Giant Storm that Battered Alaska May be Strongest on Record for the North Pacific
By Tom Yulsman
As the monster storm that once was Super Typhoon Nuri swept toward the western Aleutian Islands, bringing hurricane force winds and 50-foot waves, it may have been one for the record books. But luckily, there are no reported injuries or significant damage on the sparsely populated islands.
One measure of the strength of a storm is the atmospheric pressure at its center. The lowest pressure ever recorded in a North Pacific storm was 925 millibars, measured in Dutch Harbor in 1977. The pressure at the heart of the current storm is estimated to have bottomed out at 924 mb, which would make it the strongest on record for this part of the world. (Click on the thumbnail at right to see the estimate from NOAA’s Ocean Prediction Center.)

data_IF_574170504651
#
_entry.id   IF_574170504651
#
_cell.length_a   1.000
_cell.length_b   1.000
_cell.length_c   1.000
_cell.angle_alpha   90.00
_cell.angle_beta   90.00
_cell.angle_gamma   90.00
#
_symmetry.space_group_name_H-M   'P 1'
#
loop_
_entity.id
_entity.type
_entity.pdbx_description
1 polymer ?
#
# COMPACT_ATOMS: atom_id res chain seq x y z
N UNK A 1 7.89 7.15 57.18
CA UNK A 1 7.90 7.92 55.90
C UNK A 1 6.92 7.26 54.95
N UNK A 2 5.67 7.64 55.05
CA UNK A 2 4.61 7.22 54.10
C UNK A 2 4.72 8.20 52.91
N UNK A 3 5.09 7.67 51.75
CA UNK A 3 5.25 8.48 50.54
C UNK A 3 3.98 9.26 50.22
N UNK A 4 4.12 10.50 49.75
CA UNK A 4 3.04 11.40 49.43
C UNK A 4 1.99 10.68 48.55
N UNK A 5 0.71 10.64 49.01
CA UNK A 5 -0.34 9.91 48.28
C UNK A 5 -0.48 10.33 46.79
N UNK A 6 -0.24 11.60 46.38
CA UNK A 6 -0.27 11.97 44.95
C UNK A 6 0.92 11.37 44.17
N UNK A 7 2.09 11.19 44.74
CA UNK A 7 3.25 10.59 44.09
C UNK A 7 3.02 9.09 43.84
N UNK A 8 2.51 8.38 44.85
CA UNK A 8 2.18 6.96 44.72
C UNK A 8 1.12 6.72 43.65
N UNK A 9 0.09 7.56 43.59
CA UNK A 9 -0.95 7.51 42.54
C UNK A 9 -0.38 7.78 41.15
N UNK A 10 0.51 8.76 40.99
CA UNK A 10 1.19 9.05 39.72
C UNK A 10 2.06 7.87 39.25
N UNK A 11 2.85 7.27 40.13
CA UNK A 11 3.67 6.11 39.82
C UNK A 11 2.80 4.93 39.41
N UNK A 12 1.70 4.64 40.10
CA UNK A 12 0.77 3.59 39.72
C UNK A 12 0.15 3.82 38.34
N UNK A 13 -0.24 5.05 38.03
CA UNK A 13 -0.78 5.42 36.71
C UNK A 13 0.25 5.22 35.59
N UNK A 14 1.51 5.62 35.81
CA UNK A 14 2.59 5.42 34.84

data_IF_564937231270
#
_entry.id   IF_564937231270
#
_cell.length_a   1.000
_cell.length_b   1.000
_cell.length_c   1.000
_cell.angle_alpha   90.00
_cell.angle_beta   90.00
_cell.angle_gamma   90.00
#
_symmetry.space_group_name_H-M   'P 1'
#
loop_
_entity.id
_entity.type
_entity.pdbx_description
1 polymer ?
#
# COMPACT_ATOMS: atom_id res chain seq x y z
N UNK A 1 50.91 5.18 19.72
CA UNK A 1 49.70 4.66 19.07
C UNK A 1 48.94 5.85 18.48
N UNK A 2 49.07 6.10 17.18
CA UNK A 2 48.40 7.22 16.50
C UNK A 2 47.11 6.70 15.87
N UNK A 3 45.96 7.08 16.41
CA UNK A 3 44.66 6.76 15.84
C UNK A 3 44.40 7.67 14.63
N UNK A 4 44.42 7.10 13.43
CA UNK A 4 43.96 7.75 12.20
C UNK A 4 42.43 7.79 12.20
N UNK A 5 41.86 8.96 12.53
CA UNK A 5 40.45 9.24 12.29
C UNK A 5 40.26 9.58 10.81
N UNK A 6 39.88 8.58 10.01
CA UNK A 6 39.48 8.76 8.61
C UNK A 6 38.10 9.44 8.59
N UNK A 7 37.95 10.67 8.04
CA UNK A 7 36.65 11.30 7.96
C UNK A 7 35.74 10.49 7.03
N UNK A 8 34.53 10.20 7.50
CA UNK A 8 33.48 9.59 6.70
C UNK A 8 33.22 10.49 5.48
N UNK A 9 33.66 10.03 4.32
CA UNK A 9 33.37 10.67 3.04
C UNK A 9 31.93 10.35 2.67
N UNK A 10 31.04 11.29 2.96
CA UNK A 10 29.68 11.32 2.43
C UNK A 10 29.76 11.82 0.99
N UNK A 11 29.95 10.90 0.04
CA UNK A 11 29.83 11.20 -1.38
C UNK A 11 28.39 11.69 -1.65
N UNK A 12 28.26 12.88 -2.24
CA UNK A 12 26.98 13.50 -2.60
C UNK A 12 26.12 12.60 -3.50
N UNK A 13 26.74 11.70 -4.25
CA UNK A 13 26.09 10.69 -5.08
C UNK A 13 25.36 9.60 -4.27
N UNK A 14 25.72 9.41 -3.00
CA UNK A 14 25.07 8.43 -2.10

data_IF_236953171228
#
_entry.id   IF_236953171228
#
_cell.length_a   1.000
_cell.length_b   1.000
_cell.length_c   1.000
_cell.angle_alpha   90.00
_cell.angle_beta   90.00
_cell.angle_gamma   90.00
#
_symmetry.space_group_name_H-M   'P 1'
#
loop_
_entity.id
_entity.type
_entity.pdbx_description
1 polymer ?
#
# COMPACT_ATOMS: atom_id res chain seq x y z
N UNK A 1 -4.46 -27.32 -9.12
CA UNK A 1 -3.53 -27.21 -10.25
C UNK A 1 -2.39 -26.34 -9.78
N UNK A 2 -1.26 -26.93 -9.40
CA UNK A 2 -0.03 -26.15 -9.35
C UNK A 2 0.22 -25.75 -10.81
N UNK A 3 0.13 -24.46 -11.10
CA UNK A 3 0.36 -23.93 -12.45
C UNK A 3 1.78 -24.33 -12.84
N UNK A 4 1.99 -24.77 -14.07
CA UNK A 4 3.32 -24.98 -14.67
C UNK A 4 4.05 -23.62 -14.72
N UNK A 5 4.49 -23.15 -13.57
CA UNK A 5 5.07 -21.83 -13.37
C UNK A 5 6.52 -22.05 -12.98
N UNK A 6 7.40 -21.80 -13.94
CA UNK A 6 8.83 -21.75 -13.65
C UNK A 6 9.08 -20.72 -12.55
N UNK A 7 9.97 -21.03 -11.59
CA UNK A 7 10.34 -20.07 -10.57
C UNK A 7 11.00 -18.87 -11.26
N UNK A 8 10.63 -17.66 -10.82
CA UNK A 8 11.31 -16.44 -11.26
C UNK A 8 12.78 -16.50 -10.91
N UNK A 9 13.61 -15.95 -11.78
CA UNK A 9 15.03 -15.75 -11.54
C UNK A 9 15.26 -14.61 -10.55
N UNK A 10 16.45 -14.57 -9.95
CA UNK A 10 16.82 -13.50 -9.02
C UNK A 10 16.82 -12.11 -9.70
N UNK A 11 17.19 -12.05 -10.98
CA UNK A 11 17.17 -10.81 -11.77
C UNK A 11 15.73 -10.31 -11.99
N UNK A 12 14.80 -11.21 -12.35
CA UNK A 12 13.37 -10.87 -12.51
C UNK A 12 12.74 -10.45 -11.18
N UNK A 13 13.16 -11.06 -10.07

Meteorologists don’t have an actual measurement of the storm’s central pressure when it bottomed out because it happened over the open ocean, not over any weather monitoring stations. Even so, there’s no denying the storm’s fury and size.